Osteophytes: Causes, Symptoms, Diagnosis, Treatment and Prevention

They are bony projections that develop at the edges of bones, usually where two bones meet.

Osteophytes are commonly called bone spurs.

The wear of the bones usually causes them over time or due to an underlying condition called osteoarthritis.

Generally, they are asymptomatic and, therefore, can not be diagnosed for years.

In general, they do not require any treatment and any treatment, if necessary, depends solely on the effect that the osteophytes have on an individual’s body.

If the painful symptoms of the osteophytes reduce the patient’s quality of life, having a clear definition of the condition can give the knowledge and tranquility needed to start an effective treatment plan.

The denomination of “bony spurs” does not adapt to the form of the affection since they are not sharp nor have a spur; these are smooth growths of additional bone.


Osteophytes can have detrimental effects on the health and function of the spine.

The body produces osteophytes in response to a degenerated spine.

These bony spurs can infringe the foraminal spaces through which the spinal nerves pass and cause painful nerve compression.


Wear and tear over time and osteoarthritis are the leading causes of bone spurs or osteophytes.

Osteoarthritis erodes the cartilage that provides a cushion to the bones and, therefore, the body tries to repair it by creating what are called bone spines.

Among the most common causes we can mention:

  • Degenerative disc disease: The cartilaginous discs between the adjacent vertebrae deteriorate and lose elasticity.
  • Osteoarthritis: The cartilage surrounding the facet joints (joints that connect the vertebrae) wears out.
  • Aging: As you age, the osteophytes will naturally develop along the spine, and only a tiny percentage of patients experience the painful neuronal compression that this condition results in.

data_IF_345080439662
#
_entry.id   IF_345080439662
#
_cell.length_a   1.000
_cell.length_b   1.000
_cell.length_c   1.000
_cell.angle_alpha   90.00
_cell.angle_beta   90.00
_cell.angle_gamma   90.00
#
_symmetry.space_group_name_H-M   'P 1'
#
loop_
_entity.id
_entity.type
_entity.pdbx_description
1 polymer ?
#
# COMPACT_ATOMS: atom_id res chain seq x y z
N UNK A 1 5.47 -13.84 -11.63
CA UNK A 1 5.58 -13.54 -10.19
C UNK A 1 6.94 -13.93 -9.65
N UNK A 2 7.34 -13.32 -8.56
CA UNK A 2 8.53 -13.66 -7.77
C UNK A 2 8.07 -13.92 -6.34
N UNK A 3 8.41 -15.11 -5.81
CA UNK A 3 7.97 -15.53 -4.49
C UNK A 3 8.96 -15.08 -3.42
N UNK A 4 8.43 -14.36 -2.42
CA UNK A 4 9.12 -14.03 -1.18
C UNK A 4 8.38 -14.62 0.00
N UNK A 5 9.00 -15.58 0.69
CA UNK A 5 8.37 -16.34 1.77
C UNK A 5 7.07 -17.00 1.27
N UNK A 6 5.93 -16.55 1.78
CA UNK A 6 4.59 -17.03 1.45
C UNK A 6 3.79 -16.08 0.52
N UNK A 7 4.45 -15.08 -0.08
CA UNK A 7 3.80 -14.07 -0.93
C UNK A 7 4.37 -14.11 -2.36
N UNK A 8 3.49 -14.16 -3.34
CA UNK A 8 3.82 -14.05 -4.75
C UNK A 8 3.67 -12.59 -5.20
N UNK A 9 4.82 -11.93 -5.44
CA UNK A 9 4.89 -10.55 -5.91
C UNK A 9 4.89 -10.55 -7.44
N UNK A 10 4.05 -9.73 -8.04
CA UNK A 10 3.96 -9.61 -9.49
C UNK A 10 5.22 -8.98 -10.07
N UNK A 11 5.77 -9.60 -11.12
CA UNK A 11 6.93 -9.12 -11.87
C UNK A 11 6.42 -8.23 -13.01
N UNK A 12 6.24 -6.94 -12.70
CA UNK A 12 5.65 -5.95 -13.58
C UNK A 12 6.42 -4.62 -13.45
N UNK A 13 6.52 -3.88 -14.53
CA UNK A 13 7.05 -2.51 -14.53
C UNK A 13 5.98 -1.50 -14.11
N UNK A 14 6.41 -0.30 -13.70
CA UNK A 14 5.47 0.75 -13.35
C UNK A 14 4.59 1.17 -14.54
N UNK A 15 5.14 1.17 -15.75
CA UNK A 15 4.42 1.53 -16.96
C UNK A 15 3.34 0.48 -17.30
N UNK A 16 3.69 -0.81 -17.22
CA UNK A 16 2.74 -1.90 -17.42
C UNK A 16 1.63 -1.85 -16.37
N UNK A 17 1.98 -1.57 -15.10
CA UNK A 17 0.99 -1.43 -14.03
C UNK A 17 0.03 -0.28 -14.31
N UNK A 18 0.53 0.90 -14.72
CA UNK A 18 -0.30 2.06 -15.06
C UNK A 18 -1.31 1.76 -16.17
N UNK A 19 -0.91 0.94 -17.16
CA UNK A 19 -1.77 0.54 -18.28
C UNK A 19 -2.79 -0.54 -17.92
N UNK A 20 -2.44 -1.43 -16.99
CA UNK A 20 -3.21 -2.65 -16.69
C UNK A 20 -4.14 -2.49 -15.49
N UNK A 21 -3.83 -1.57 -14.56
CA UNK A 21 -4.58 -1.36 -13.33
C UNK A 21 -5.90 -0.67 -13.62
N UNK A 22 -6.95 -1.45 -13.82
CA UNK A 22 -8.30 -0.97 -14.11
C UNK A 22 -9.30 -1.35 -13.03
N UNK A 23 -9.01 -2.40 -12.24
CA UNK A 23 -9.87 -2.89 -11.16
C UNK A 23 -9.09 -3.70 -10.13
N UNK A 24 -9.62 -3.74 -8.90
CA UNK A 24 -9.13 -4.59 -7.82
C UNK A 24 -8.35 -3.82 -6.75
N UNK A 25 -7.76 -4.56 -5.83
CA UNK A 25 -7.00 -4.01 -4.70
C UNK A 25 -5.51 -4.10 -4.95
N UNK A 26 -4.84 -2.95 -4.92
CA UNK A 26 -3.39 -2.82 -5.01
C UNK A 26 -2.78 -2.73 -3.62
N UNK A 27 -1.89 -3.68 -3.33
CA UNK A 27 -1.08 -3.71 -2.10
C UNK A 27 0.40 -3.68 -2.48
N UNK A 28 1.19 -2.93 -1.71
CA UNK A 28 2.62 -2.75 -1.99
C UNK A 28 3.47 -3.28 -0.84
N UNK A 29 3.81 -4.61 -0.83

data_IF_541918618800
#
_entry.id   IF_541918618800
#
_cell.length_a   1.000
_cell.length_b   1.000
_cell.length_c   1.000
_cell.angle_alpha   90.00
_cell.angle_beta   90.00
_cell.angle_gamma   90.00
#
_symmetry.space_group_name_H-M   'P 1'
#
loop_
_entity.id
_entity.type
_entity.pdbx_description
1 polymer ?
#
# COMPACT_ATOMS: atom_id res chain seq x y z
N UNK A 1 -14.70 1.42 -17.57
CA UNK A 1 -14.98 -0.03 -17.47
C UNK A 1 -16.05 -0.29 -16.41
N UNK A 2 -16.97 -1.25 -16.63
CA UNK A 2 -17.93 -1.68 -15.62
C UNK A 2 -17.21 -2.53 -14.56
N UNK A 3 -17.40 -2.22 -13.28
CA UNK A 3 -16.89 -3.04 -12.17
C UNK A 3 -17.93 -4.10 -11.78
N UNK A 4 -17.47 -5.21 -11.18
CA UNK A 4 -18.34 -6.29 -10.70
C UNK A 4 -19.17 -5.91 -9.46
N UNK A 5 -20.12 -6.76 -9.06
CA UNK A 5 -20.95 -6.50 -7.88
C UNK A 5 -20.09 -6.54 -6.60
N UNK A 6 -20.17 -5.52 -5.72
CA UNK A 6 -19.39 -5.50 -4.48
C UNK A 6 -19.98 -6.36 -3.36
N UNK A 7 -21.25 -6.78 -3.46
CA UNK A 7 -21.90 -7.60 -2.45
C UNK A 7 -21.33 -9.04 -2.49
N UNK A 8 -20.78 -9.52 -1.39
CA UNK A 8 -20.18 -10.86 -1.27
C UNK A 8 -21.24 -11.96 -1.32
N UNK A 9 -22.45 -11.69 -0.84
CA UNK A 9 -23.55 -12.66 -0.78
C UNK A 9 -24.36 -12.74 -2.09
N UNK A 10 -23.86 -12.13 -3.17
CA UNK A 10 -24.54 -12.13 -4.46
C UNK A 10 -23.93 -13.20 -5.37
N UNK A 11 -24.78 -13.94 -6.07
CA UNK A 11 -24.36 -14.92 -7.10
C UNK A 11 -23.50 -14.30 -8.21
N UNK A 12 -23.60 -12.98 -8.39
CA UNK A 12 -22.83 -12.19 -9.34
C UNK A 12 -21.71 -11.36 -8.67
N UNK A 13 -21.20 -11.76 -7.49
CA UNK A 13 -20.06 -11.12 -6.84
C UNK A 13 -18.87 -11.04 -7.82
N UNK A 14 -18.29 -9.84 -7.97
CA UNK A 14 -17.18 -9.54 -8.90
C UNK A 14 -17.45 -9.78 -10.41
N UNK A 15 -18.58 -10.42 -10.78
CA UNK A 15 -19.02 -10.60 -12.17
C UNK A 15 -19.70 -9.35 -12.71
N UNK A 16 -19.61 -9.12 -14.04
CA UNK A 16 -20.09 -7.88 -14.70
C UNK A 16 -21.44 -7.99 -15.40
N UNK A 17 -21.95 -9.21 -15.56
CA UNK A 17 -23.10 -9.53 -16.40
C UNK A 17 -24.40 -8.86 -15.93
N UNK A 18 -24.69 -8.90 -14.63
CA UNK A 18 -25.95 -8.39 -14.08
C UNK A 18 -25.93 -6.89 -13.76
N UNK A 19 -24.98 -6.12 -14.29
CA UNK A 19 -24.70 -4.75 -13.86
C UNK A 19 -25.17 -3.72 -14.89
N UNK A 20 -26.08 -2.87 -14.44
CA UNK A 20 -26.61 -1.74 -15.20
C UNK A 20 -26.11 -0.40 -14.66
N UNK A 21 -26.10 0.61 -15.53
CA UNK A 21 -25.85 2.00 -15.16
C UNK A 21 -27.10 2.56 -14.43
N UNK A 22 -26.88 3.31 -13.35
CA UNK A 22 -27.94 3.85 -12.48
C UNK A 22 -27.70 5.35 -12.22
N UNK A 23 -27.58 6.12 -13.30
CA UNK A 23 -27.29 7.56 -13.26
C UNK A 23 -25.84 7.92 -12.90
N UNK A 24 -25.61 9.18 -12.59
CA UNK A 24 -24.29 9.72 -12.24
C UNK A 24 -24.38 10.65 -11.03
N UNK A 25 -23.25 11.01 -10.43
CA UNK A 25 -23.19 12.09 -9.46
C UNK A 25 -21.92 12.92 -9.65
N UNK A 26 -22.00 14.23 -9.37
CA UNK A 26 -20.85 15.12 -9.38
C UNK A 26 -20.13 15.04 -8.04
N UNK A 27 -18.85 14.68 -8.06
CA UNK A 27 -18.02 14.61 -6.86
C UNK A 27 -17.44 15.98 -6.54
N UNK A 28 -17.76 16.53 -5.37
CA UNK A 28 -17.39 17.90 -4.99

Generally, bone spurs or osteophytes are asymptomatic and difficult to diagnose.

They are usually diagnosed incidentally when radiographic studies are done for other medical conditions.

Rarely, osteophytes may cause some pain or discomfort in conjunction with the affected joints’ decreased range of motion.

The symptoms for different types of joints that are affected are:

  • The knees: If there is the formation of bone spurs or osteophytes in the knee joints, then there is a pain in the knee with the range of motion of the knee decreased.
  • Hips: With the formation of osteophytes in the hips, it can be difficult for an individual to move the hip without causing pain. The range of motion of the hip can also be affected.
  • Shoulders: If osteophytes are present on the shoulders, they can irritate the rotator cuff muscles when rubbed, which causes swelling and pain in the shoulders. It can also cause tears of the rotator cuff.
  • The spine: If the osteophytes have formed in the spine, these can cause a narrowing of the spinal canal.

Bone spurs can produce a wide variety of symptoms, depending on the region of the spine where they develop:

  • Cervical (neck):  Pain or tingling in the neck, shoulders, upper arms, and hands.
  • Thoracic (middle back):  Upset or weakness surrounding the rib cage and kidneys.
  • Lumbar (lower back):  Numbness and compression of the nerve root, radicular pain or localized in the buttocks, legs, and feet with signs of weakness of the extremities.


To identify the osteophytes, the treating physician may perform a physical examination to look for the source of the pain.

Osteophytes can sometimes be felt, but it is not as expected.

To confirm the diagnosis of the osteophytes, the attending physician will perform an exploratory examination, palpating the joints to locate a bone spur.

It will also order radiological studies such as radiographs, MRIs, and tomographies of the affected area to observe the joints and see if there are bone projections that, if found, will confirm the diagnosis of osteophytes.